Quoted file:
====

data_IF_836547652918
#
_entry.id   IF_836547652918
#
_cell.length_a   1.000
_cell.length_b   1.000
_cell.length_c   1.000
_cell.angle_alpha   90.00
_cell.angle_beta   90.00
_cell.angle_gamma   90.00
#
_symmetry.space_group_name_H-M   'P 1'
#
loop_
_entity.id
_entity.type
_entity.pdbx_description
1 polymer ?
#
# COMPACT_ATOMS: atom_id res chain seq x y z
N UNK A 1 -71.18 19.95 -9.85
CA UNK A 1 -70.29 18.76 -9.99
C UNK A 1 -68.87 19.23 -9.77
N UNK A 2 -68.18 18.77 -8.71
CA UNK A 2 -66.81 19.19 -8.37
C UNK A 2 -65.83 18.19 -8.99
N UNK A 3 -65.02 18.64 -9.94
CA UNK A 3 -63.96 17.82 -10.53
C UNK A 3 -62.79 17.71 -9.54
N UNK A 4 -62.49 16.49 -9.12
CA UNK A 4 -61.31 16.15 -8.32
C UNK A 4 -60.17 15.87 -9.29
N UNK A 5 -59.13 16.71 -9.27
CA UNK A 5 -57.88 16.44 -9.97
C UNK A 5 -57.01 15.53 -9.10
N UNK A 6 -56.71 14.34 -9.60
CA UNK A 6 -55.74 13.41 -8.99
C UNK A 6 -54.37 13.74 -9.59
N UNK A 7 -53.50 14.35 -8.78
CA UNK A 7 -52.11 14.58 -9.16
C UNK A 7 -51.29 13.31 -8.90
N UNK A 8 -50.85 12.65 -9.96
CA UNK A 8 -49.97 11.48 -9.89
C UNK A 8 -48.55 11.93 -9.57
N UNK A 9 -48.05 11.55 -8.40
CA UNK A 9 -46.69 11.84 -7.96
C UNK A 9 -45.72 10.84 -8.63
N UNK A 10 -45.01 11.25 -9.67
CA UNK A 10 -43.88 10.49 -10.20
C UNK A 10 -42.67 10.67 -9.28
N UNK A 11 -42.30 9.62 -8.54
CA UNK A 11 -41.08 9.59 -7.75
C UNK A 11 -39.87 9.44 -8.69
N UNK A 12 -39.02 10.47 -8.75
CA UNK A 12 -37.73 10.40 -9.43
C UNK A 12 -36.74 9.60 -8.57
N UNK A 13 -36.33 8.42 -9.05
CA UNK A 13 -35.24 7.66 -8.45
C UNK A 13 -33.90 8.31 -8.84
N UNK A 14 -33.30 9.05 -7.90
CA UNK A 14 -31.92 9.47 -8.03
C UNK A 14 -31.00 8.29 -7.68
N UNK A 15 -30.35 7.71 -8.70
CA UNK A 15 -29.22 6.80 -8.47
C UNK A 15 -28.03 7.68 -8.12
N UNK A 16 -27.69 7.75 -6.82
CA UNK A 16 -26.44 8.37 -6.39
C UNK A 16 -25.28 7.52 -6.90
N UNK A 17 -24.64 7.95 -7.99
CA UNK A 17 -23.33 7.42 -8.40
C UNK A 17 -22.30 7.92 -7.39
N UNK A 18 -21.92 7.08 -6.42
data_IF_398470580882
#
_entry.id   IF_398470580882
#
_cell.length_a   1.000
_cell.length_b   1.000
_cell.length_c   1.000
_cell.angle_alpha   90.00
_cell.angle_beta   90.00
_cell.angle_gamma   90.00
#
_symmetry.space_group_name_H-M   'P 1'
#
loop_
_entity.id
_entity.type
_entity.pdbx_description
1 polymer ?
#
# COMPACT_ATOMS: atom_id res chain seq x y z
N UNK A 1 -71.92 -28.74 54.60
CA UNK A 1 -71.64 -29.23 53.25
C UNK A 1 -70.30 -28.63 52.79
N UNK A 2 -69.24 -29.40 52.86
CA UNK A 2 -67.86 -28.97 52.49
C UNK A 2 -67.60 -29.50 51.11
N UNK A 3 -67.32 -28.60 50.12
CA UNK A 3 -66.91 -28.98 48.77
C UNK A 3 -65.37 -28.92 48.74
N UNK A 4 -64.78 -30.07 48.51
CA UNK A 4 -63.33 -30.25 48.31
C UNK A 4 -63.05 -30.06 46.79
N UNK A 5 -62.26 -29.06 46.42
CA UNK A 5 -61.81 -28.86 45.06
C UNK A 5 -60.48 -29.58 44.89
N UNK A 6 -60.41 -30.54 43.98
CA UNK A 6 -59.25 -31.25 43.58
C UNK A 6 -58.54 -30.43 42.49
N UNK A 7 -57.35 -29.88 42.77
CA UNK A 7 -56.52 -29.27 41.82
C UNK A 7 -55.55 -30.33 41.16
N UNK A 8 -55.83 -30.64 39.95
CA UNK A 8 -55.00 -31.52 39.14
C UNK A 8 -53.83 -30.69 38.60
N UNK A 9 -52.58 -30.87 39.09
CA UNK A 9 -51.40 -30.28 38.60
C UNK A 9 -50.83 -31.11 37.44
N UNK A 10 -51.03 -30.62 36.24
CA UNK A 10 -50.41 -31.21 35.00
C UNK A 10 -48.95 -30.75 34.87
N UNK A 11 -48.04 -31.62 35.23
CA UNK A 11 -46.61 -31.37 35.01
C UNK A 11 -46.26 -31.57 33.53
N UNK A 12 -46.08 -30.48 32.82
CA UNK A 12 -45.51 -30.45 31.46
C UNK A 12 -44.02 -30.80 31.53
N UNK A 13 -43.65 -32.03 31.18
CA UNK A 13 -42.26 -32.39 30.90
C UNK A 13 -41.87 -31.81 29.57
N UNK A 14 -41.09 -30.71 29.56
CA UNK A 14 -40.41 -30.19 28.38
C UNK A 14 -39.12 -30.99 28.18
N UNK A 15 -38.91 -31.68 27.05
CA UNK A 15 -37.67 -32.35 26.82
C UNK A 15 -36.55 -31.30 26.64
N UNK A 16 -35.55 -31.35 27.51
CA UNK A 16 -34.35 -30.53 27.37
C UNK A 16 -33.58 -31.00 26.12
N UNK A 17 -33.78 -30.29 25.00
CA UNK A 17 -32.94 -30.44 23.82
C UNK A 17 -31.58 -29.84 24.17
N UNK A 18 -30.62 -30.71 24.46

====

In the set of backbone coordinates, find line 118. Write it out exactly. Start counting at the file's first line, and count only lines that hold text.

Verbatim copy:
CA UNK A 9 -51.40 -30.28 38.60